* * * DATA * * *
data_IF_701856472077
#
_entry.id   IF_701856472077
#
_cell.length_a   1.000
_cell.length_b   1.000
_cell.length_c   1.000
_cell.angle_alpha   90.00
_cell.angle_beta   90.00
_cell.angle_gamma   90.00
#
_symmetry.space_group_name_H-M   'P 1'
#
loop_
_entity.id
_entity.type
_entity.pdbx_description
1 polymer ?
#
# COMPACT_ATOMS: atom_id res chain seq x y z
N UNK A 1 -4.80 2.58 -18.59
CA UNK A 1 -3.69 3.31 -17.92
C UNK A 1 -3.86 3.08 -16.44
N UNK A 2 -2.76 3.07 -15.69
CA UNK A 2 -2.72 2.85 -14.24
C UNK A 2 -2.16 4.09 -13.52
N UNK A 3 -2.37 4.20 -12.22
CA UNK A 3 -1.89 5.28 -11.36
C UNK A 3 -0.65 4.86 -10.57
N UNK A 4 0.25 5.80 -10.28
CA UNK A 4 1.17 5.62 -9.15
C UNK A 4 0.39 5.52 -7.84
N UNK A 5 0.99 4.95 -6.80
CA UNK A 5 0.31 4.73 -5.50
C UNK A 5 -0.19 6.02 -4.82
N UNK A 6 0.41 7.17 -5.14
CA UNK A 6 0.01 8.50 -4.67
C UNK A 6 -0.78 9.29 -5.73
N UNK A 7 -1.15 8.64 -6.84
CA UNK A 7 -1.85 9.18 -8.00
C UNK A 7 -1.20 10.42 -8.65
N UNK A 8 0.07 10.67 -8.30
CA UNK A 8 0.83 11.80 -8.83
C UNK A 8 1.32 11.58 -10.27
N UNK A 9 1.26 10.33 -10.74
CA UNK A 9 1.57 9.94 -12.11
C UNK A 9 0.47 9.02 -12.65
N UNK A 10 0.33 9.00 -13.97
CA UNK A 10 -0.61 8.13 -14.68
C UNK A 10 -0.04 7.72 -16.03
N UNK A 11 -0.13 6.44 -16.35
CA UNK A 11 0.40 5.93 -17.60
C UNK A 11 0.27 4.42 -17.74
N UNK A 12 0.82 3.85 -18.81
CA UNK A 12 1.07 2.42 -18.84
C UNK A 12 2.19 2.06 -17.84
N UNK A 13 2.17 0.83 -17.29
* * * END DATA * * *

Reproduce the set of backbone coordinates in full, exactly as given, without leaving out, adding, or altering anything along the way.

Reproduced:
data_IF_701856472077
#
_entry.id   IF_701856472077
#
_cell.length_a   1.000
_cell.length_b   1.000
_cell.length_c   1.000
_cell.angle_alpha   90.00
_cell.angle_beta   90.00
_cell.angle_gamma   90.00
#
_symmetry.space_group_name_H-M   'P 1'
#
loop_
_entity.id
_entity.type
_entity.pdbx_description
1 polymer ?
#
# COMPACT_ATOMS: atom_id res chain seq x y z
N UNK A 1 -4.80 2.58 -18.59
CA UNK A 1 -3.69 3.31 -17.92
C UNK A 1 -3.86 3.08 -16.44
N UNK A 2 -2.76 3.07 -15.69
CA UNK A 2 -2.72 2.85 -14.24
C UNK A 2 -2.16 4.09 -13.52
N UNK A 3 -2.37 4.20 -12.22
CA UNK A 3 -1.89 5.28 -11.36
C UNK A 3 -0.65 4.86 -10.57
N UNK A 4 0.25 5.80 -10.28
CA UNK A 4 1.17 5.62 -9.15
C UNK A 4 0.39 5.52 -7.84
N UNK A 5 0.99 4.95 -6.80
CA UNK A 5 0.31 4.73 -5.50
C UNK A 5 -0.19 6.02 -4.82
N UNK A 6 0.41 7.17 -5.14
CA UNK A 6 0.01 8.50 -4.67
C UNK A 6 -0.78 9.29 -5.73
N UNK A 7 -1.15 8.64 -6.84
CA UNK A 7 -1.85 9.18 -8.00
C UNK A 7 -1.20 10.42 -8.65
N UNK A 8 0.07 10.67 -8.30
CA UNK A 8 0.83 11.80 -8.83
C UNK A 8 1.32 11.58 -10.27
N UNK A 9 1.26 10.33 -10.74
CA UNK A 9 1.57 9.94 -12.11
C UNK A 9 0.47 9.02 -12.65
N UNK A 10 0.33 9.00 -13.97
CA UNK A 10 -0.61 8.13 -14.68
C UNK A 10 -0.04 7.72 -16.03
N UNK A 11 -0.13 6.44 -16.35
CA UNK A 11 0.40 5.93 -17.60
C UNK A 11 0.27 4.42 -17.74
N UNK A 12 0.82 3.85 -18.81
CA UNK A 12 1.07 2.42 -18.84
C UNK A 12 2.19 2.06 -17.84
N UNK A 13 2.17 0.83 -17.29